Most possession movies end with the exorcism and wrap up with a priest casting a nefarious demon from the body of an innocent, unwilling host. Sprinkle some holy water, say a few chants, cross yourself, and call it a day, job well done. For writer/director Jordan Galland’s sharp, clever horror-comedy, Ava’s Possessions, however, this is the jumping off point.
Ava (Louisa Krause) wakes up to find that an evil spirit possessed her for the last month, driving her around like a damn skin car. The story of Ava’s Possessions is her dealing with the aftermath. She attempts to put her life back together, repair broken relationships (her demon made her fuck a friend’s boyfriend, so neither her nor Ava’s own boyfriend are particularly pleased), she didn’t show up for work for a month, and her demon made her do some things that carry serious potential jail time, possessed or not.
This is an inherently ridiculous situation, but played completely straight as it is, it’s even funnier. More than that, Krause, with a deadpan wit, manages to infuse Ava, and the movie as a whole, with a level of pathos and empathy that gives Ava’s Possessions a depth and weight that it could easily have eschewed in favor of camp and silliness. At its core, this is the story of a young woman doing her best to cope with serious trauma.
Throughout, possession is equated to addiction and recovery. To avoid going to jail, Ava is compelled to join Spirit Possessions Anonymous, a kind of spiritual AA, headed by Tony (Wass Stevens), who plays the part with a harried air of guy dealing with drug users—he knows he’s doing good work, but it’s also exhausting, and this leads to some manic, inspired scenes. Plagued by questions of “why me,” Ava attempts to retrace her steps and piece together the mystery of what and how, like where did that big blood stain on her floor come from?
With a twangy, reverb-dripping surf rock score from Sean Lennon, and a hyper-attuned color palate, Ava’s Possessions is the cinematic equivalent of a hipster indie rock concept album. In both good and bad ways. The quirk and preciousness toe the line—while I think Galland does a solid job of striking a balance, the occasionally forced idiosyncrasies will turn off some viewers as too twee. Still, there’s a core weirdness and a unique sensibility that’s worth checking out. And the strong performance from Krause, as well as peculiar turns from the likes of William Sadler and Carol Kane, is enough to keep the film from bogging down in eccentricities.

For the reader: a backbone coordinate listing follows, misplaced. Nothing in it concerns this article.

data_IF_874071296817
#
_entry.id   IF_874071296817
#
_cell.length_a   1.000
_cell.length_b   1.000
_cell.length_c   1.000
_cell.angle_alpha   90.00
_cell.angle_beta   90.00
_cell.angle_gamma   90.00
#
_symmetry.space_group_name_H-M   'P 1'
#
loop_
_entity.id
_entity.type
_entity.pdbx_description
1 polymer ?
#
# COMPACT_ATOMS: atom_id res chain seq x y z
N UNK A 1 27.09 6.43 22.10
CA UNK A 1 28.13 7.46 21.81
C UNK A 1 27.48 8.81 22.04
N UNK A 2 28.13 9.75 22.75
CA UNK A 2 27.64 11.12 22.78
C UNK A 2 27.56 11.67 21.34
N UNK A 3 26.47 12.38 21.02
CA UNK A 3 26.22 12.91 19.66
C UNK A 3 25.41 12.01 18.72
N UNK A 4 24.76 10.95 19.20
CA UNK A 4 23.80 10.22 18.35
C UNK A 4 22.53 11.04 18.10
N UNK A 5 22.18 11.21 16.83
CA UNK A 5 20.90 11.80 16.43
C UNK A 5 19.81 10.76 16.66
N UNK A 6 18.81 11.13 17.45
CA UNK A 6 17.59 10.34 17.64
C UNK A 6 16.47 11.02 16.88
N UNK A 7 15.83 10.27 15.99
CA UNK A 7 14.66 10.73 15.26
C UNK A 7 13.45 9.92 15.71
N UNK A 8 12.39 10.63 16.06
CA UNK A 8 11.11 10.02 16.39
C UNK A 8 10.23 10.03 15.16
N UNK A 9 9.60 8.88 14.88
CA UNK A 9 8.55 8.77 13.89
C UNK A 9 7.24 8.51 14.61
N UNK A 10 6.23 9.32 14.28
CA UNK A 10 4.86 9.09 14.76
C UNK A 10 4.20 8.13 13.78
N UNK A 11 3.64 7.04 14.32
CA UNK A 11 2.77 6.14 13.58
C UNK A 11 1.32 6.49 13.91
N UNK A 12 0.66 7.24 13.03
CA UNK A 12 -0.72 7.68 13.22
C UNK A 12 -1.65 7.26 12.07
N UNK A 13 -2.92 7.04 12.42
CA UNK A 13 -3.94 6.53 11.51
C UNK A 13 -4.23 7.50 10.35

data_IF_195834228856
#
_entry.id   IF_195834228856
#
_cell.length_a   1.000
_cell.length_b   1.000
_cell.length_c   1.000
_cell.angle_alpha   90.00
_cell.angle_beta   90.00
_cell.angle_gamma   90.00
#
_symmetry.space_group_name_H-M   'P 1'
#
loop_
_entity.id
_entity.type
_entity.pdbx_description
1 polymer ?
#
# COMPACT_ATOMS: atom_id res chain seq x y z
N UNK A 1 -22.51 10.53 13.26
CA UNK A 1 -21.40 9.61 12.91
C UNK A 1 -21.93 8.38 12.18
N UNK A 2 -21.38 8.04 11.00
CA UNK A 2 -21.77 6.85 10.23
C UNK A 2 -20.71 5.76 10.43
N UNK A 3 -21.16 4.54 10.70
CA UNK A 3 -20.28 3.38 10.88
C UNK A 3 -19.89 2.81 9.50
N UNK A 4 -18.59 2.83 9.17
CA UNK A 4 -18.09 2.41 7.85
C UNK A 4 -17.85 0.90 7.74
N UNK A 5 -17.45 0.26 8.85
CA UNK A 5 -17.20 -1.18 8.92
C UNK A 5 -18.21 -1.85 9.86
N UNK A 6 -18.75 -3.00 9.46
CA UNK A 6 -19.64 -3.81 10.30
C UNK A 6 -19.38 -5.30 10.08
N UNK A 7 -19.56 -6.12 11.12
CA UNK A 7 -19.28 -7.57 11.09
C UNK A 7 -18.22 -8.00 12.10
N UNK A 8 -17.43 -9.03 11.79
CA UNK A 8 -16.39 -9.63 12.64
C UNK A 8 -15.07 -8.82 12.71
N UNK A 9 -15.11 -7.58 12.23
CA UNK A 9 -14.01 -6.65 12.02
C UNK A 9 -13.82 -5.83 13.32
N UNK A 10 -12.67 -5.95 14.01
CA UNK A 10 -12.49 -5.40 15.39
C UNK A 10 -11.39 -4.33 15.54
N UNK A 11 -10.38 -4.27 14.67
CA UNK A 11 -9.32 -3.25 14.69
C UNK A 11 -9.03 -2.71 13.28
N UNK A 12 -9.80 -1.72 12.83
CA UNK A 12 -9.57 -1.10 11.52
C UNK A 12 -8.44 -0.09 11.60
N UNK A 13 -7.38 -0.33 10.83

The biggest knock on Ava’s Possessions is that there are too many plot threads. Some are left dangling, while others, like a romantic angle with Ben (Lou Pucci Taylor, Evil Dead), never fully develop in the first place. When they all need to come together at the climax, the pieces don’t fit flatly together, and the conclusion winds up something of a head-scratcher. Not every little thing needs to be explained, but there are answers the film needs to reveal that it doesn’t, and the result is a vague incomplete feeling as the credits roll.
Though not perfect, Ava’s Possessions is a unique film and worth a look for horror fans. Anchored by Louisa Krause’s performance, I can’t help but hope we see a lot more from her in the next few years. At it’s best, it’s a clever twist on the possession narrative, and illustrates that not every exorcism movie has to follow the same arc. [Grade: B]